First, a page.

NEW YORK -- Four people arrested on narcotics charges in Manhattan Tuesday night were being questioned by New York City police to determine whether they might be linked to the death of Oscar-winning actor Philip Seymour Hoffman, CBS News has learned.
The New York Police Department confirmed to CBS News that three men and a woman were taken into custody on narcotics possession and other drug charges. WCBS reported that more than 350 bags of heroin were found in three apartments that were searched.
None of the bags had an "Ace of Spades" stamp or marker on them, police told WCBS, as law enforcement officials say some heroin bags recovered from Hoffman's apartment did.
WCBS said it was not clear whether authorities believe the suspects might have sold heroin directly to Hoffman, or to others who did.
Heroin recovered at the actor's apartment after he was found there dead with a syringe in his arm has tested negative for the powerful additive fentanyl, a police official said Tuesday.
Samples taken from Hoffman's Manhattan apartment didn't contain the potent synthetic morphine, which is added to intensify the high and has been linked to 22 suspected overdose deaths in western Pennsylvania, said the official, who wasn't authorized to talk about the evidence and insisted on anonymity.
Investigators also have determined that the "Capote" star made six ATM transactions for a total of $1,200 inside a supermarket near his home the day before his death, law enforcement officials said Tuesday. They've been piecing together his final hours using video surveillance to determine his whereabouts.
The 46-year-old actor was found dead in the bathroom of his apartment Sunday. His door was double-locked when his body was found around 11:30 a.m. by his assistant and a friend, law enforcement officials have said.
Besides the bank records, investigators discovered buprenorphine, a drug used to treat heroin addiction, at Hoffman's apartment and are examining a computer and two i Pads found at the scene for clues, two law enforcement officials said.
A private funeral, limited to family and close friends, will be held Friday in New York, Hoffman's representative said Tuesday. A memorial service is also expected to be held later this month.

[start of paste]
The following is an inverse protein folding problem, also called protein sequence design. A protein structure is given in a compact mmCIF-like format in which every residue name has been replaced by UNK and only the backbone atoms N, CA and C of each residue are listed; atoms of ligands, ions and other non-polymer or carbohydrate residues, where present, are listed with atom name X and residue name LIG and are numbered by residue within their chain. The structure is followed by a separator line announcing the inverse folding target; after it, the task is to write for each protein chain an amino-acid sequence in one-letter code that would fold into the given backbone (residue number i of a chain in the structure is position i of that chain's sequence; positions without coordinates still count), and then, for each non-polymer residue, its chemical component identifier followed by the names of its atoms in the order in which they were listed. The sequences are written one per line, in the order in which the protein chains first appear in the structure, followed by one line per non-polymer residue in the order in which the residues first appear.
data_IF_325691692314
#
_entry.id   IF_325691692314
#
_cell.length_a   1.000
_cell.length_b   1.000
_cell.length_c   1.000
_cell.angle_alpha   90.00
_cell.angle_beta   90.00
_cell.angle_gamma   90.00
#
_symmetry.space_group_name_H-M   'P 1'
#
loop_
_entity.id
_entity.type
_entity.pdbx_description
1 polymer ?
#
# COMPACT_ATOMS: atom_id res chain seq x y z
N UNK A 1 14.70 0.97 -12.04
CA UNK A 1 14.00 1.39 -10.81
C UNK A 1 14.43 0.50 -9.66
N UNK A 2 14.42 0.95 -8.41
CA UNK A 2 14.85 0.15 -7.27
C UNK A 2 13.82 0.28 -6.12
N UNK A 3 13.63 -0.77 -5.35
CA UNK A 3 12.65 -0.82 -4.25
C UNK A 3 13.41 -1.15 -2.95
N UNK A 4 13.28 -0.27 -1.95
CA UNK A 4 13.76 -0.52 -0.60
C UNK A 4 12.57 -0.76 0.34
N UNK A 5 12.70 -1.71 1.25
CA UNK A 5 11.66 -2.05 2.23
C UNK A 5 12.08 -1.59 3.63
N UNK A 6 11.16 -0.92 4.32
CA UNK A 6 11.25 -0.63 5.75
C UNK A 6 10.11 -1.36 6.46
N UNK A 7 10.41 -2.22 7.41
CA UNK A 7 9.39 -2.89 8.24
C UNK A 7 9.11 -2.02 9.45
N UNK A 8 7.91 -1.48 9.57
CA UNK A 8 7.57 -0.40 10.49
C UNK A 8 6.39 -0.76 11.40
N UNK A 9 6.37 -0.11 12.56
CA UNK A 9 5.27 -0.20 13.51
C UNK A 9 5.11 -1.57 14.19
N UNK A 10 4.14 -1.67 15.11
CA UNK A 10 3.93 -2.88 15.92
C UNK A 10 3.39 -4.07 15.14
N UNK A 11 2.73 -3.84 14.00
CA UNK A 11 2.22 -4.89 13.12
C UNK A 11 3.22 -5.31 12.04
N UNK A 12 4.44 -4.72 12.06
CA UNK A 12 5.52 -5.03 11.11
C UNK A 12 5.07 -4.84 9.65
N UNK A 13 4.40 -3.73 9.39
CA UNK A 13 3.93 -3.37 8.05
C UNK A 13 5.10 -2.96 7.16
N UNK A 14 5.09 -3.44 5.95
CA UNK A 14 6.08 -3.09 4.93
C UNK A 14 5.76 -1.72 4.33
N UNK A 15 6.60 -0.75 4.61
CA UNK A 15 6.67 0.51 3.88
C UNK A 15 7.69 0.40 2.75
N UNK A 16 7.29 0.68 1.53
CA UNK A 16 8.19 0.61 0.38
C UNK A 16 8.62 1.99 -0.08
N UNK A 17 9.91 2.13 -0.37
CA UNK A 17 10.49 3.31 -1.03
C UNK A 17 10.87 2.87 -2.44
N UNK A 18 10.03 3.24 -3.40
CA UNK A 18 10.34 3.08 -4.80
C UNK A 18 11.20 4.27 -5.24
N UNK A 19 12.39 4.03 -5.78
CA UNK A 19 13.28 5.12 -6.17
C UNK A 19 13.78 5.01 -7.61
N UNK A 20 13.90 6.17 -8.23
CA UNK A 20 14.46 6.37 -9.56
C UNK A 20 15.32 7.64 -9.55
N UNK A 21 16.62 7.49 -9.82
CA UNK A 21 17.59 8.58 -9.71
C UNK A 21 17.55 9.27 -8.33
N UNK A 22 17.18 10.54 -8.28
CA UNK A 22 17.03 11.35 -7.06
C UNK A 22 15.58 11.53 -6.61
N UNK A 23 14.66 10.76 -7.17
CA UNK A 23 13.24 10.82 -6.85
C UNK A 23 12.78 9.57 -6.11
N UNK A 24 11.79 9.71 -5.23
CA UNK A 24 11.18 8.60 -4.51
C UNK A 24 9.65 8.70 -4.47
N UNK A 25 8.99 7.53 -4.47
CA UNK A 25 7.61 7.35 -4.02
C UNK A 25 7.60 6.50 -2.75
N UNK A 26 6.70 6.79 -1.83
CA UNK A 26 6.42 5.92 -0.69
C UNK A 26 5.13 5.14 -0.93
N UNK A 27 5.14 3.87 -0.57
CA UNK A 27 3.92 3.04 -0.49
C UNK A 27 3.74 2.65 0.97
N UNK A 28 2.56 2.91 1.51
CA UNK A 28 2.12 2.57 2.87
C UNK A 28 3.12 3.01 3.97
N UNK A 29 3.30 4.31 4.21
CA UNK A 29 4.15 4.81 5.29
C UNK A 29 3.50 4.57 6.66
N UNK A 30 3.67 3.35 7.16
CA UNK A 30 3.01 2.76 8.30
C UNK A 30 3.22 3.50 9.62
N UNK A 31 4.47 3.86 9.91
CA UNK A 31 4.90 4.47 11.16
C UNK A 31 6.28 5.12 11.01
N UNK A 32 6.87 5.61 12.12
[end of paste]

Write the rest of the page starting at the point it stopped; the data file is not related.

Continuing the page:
"In lieu of flowers, the family requests donations be made in Phil's name to two charities that were very close to his heart: The DreamYard Project and the Christopher and Dana Reeve Foundation. The family wishes to thank everyone for their continued support and good wishes," the actor's publicist, Karen Samfilippo, said in a statement.
Hoffman is survived by his longtime partner, Mimi O'Donnell, and their three children.
A spokeswoman for the medical examiner's office said Tuesday there has been no official determination made on what killed Hoffman. Police have said the medical examiner's ruling on his cause of death will determine whether there is any criminality but they suspect it was an overdose.
More than 50 small plastic envelopes of heroin were recovered in Hoffman's apartment along with syringes, a charred spoon and various prescription medications, including a blood pressure drug and a muscle relaxant, law enforcement officials have said.
Some of the packets were variously stamped with the Ace of Hearts and others with the Ace of Spades, they said.
The New York Police Department's intense effort to determine the source of the drugs in an apparent accidental overdose is unusual. Courts have found in past rulings that under state law drug dealers can't be held liable for a customer's death.
Addiction specialist Dr. Louis Baxter, a former president of the American Society of Addiction Medicine, said Tuesday that addicts, especially those who have built up high tolerances, can use as much as two bundles of heroin, or about two dozen packets, per day.
"Addicts with financial means will actually stockpile their drug," he said. "Someone who has developed tolerance, who is seeking to develop a high, may need to inject every two hours or so."
And more powerful heroin is now being sold on the streets. Narcotic agents say dealers competing for customers are not diluting the drug as much as they used to.
"There is a marketing scheme there," Jamie Hunt, acting special agent in charge of the New York office of the Drug Enforcement Administration, told CBS News. "They want addicts to know, 'This is my product, this is better than the guy down the street.'"
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